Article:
thaliana has a Family: Brassicaceae. Calossin-like protein required for polar auxin transport. Involved in regulating sugar response and C/N balance. Genetic dissection of Fe-dependent signaling in root developmental responses to phosphate deficiency Mitochondrial Function Modulates Touch Signalling in Arabidopsis thaliana.
Auxin research has reached a watershed. The first plant genes encoding products that play a role in auxin action (as defined by genetic analysis) have been cloned. Although the sequences of the genes have not revealed functions in the cellular response to auxin, they have opened a tantalizing image of potential elements of auxin signal by: Here the current status of efforts to understand auxin homeostatic mechanisms during development of the gynoecium in Arabidopsis thaliana are reviewed.
Gynoecial structure The mature gynoecium is a complex structure with different organs, tissues, and cell types that are organized to function in concert to support female reproductive by: As plants are sessile organisms, their developmental plasticity is crucial for adapting to environmental signals.
Plant roots play a key role foraging resources in the soil to facilitate uptake of water and nutrients. The plant hormone auxin is a critical regulator of root growth and development, controlling root hair, branching and root by: 1. Genetic dissection of auxin signalling in Arabidopsis thaliana.
(Thesis) Ward SP. Publisher: University of Warwick  Metadata Source: The British Library Type: Thesis. Abstract.
Highlight Terms No biological terms identified No abstract supplied. Menu Formats. Abstract; Thesis at EThOS. The axr Mutation of Arabidopsis thaliana Is a Gain-of-Function Mutation That Disrupts an Early Step in Auxin Response Candace Timpte, Allison K.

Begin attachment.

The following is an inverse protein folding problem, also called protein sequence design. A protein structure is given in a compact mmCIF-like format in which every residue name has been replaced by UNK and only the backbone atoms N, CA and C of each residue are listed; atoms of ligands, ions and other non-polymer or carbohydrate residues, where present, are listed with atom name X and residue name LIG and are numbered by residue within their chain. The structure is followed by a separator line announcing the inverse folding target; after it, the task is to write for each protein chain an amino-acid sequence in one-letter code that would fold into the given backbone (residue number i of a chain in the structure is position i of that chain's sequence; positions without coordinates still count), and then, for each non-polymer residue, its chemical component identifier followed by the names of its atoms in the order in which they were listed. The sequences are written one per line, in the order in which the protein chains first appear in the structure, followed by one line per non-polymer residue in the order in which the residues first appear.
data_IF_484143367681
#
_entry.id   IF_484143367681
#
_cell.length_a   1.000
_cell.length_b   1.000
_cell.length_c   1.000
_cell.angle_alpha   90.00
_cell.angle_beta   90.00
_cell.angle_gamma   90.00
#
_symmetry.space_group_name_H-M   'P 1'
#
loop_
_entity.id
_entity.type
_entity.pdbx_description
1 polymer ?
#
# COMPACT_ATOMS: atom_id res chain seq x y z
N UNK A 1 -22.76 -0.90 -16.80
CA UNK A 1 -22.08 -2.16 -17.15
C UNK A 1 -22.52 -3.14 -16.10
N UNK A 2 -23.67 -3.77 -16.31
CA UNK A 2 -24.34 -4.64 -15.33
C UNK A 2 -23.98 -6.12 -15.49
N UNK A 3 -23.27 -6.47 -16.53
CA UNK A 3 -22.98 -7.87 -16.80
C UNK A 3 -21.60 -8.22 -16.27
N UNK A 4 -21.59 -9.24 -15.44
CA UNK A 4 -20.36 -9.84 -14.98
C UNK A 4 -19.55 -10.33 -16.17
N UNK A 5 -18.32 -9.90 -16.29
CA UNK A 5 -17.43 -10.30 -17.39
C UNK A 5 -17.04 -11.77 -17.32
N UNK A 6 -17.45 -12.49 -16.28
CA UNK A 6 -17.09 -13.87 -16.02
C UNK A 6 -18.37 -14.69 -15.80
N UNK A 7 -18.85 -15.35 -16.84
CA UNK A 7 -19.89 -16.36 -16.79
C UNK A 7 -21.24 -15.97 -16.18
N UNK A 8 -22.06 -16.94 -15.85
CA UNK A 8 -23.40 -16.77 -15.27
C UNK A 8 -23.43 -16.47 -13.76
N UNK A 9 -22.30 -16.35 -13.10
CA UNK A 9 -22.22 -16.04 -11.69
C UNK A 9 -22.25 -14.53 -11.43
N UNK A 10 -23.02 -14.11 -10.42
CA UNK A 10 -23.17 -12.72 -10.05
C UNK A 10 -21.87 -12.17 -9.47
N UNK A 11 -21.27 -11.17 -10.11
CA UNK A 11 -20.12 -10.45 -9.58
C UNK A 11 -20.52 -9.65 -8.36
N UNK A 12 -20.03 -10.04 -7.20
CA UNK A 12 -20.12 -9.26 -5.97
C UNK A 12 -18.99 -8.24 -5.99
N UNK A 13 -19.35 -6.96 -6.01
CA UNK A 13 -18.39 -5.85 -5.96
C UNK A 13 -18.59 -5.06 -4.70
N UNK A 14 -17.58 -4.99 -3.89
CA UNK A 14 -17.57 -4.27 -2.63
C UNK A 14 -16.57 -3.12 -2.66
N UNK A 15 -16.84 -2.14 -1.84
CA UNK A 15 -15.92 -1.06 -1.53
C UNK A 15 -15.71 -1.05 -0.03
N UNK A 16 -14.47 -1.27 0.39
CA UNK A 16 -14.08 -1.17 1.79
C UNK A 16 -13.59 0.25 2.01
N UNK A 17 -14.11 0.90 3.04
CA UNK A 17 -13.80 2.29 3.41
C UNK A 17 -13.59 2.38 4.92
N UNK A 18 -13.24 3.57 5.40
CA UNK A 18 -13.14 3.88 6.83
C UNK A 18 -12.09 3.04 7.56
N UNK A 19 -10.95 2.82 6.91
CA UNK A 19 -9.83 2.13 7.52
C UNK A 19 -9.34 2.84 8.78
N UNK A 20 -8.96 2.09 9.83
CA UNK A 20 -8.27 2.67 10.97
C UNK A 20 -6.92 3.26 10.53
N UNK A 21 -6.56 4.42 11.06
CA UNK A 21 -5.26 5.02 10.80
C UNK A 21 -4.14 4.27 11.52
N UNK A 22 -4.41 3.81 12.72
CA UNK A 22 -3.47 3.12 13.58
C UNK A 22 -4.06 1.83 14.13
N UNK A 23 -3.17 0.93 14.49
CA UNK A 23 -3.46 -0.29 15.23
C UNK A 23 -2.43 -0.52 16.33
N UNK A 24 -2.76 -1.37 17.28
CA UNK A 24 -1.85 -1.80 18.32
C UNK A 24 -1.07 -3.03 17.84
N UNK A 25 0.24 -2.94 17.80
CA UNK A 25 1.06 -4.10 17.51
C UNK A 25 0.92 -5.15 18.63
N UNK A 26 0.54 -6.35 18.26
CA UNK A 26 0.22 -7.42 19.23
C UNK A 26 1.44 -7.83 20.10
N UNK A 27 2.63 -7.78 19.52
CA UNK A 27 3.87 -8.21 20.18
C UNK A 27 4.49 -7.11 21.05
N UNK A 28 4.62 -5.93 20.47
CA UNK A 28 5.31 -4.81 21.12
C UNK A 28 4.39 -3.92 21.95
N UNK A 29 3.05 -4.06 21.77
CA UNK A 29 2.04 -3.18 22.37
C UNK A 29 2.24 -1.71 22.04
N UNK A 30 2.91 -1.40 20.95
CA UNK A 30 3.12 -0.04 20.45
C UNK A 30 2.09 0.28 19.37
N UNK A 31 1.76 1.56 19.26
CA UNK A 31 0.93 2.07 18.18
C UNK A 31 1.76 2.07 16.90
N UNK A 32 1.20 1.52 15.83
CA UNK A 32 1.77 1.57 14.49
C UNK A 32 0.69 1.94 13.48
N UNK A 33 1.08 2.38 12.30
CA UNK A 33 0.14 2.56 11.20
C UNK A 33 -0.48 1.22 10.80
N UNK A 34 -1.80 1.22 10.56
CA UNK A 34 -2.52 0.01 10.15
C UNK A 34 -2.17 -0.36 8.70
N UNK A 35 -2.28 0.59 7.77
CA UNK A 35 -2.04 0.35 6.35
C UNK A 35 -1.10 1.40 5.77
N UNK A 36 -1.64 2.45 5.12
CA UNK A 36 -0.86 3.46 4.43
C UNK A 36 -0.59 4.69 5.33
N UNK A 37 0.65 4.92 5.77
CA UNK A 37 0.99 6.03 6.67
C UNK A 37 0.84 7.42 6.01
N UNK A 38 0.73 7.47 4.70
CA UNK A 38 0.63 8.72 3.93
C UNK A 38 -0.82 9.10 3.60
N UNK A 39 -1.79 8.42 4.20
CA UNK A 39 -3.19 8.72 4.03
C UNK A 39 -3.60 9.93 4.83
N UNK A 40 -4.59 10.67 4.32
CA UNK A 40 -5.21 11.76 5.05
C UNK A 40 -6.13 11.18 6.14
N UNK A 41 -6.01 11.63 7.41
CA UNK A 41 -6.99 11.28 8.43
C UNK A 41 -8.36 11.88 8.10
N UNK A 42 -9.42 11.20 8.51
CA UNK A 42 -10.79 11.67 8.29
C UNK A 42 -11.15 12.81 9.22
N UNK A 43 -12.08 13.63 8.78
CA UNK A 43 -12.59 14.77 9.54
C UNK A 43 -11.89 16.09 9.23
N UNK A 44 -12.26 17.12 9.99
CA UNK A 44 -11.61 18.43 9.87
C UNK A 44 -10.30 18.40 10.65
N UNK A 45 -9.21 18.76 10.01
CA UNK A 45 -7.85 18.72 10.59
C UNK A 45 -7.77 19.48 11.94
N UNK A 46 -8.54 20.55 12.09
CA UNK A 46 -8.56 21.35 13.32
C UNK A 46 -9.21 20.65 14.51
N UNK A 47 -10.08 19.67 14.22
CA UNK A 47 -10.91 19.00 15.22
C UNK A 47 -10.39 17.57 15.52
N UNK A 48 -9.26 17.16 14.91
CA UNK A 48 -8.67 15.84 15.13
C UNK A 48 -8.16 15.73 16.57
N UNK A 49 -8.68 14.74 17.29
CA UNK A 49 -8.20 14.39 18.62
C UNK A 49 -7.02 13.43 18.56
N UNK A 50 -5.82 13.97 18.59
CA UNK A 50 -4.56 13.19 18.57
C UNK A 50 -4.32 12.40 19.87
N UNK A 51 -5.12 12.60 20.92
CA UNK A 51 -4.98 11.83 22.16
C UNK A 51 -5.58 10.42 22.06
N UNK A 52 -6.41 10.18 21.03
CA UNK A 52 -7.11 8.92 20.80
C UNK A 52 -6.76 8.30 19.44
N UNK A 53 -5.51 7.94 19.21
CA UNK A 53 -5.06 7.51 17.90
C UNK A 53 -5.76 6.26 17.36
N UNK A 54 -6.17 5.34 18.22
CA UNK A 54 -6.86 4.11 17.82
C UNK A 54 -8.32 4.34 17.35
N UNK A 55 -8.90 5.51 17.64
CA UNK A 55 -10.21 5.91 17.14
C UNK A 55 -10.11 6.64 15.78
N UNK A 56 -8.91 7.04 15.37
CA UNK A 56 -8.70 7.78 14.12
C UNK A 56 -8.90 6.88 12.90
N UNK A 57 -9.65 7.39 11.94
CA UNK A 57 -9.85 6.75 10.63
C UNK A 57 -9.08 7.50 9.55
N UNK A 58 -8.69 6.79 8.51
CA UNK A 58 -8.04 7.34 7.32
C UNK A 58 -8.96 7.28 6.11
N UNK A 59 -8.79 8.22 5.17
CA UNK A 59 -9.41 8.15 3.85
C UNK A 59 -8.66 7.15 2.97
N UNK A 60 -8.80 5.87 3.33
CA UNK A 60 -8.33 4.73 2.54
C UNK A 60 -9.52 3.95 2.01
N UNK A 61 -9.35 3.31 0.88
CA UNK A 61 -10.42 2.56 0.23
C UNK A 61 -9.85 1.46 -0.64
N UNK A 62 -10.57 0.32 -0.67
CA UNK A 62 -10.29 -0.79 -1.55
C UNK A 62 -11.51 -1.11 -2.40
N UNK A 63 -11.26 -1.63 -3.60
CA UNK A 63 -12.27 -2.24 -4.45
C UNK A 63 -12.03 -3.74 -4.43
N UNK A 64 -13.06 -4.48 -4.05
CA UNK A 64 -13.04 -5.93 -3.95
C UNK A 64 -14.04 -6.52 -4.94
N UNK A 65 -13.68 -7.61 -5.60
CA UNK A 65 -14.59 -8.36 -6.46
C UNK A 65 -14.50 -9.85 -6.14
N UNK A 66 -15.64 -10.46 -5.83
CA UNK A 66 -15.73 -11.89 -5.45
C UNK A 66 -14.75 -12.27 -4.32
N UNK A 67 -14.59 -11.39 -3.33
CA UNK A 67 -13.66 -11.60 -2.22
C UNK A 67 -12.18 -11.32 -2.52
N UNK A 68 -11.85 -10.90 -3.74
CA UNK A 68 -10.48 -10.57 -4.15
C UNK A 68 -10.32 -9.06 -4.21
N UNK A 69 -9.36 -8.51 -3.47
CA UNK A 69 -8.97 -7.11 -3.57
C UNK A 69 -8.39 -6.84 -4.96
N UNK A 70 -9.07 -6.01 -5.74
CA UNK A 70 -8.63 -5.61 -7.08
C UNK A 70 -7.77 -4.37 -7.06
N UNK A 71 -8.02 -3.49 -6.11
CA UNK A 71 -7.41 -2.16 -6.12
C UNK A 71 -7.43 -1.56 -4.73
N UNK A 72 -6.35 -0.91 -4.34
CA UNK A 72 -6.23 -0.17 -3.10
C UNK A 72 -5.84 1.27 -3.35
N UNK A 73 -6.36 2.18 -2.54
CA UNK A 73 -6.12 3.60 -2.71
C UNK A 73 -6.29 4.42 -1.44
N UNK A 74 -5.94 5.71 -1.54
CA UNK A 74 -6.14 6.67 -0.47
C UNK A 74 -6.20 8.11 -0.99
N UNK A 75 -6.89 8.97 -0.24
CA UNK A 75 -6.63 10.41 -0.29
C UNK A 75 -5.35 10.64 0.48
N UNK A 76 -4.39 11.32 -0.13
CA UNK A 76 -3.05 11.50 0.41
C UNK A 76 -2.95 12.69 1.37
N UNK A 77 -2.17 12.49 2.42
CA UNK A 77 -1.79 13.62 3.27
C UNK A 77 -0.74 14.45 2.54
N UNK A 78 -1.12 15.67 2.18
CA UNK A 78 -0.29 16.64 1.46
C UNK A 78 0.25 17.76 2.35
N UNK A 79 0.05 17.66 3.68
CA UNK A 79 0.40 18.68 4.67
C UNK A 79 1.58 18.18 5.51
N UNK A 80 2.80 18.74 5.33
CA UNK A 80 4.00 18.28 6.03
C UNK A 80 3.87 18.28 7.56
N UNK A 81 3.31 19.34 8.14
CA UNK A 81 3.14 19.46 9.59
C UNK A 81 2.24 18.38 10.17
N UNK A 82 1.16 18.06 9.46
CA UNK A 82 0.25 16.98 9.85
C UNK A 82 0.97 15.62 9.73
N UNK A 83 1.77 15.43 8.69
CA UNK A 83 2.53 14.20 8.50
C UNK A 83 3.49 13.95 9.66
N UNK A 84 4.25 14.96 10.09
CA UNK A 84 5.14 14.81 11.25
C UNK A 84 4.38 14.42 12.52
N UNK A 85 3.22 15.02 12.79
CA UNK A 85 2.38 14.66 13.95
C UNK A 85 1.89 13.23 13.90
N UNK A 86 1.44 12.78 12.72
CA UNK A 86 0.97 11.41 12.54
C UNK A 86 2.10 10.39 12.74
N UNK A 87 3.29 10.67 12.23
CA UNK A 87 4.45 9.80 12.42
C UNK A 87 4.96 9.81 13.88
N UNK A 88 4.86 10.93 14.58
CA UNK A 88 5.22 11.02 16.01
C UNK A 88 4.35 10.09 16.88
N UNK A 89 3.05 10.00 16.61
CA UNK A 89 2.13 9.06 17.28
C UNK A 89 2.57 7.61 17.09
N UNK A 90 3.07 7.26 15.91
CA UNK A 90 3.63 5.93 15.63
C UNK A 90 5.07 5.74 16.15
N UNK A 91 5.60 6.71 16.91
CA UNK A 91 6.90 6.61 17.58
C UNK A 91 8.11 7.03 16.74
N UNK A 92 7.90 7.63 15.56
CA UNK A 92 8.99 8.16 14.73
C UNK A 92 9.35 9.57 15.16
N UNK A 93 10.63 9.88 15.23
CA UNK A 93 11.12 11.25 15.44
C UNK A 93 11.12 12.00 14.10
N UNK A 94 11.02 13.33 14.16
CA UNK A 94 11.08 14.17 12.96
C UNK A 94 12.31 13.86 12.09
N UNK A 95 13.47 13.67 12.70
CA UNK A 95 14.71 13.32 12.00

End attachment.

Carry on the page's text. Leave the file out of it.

Wilson' and Mark Estelle Department of Biology, Indiana University, Bloomington, Indiana Manuscript received J Accepted for publication Aug ABSTRACTCited by: Analysis of auxin and abscisic acid signal transduction in Arabidopsis thaliana Yulin Tang Vollständiger Abdruck der von der Fakultät Wissenschaftszentrum Weihenstephan für Ernährung, Landnutzung und Umwelt der Technischen Universität München zur Erlangung des akademischen Grades eines Doktors der Naturwissenschaften (Dr.
rer. nat.). Genetic dissection of IAA biosynthesis has proven difficult, and no IAA-deficient mutants have been identified. Many of the difficulties in dissecting IAA biosynthesis by using genetics have been attributed to redundancy between and within these various proposed IAA biosynthesis pathways (Fig.
1).Although labeling studies indicate that both tryptophan (Trp)-dependent and Trp-independent IAA. Quantitative genetic analysis of auxin-driven growth in Arabidopsis thaliana Jennifer Wright Master of Science (by Research) University of York Biology September 2 Growth of Arabidopsis thaliana 11 Auxin 12 Warmth 14 HSP The basipetal auxin distribution profile is modified in the trh1 auxin transport mutant of Arabidopsis thaliana.
Concentration‐ and time‐dependent elevation of auxin accumulation in wild‐type (a) and trh1 (b) roots following the expression pattern of the synthetic auxin response transgene DR by: ALI / Turk J Bot 2 lines aux (insensitive to auxin and ethylene), axr (insensitive to auxin), and eir (insensitive to ethylene).
Bacterial strains of the genera, Pseudomonas, Bacillus Micrococcus, Escherichia, and Staphylococcus that showed in vitro auxin production were used to inoculate Arabidopsis thaliana.